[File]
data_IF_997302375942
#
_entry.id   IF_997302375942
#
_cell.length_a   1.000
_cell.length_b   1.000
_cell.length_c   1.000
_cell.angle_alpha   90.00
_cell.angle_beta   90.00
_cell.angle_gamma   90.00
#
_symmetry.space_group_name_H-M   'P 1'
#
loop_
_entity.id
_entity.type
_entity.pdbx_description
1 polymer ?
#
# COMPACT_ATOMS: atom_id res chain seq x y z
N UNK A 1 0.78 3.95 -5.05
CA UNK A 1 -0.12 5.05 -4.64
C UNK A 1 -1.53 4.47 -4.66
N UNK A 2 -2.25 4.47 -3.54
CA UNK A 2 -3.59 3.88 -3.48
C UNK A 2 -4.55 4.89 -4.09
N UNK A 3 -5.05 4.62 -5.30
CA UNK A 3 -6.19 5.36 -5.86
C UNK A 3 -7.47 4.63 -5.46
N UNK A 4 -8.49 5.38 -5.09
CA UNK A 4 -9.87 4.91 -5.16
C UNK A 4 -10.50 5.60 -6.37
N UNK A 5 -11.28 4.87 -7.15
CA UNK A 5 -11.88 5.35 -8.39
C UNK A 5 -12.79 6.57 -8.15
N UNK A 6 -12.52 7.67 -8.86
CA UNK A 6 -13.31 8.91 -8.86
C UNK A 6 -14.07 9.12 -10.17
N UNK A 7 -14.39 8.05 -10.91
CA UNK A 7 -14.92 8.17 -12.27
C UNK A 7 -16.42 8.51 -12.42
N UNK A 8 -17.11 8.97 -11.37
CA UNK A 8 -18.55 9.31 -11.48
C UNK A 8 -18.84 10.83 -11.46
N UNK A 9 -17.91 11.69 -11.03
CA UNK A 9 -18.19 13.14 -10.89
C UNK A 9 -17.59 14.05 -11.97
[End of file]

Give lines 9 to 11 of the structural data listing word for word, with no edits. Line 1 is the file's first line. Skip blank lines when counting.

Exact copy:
_cell.angle_beta   90.00
_cell.angle_gamma   90.00
#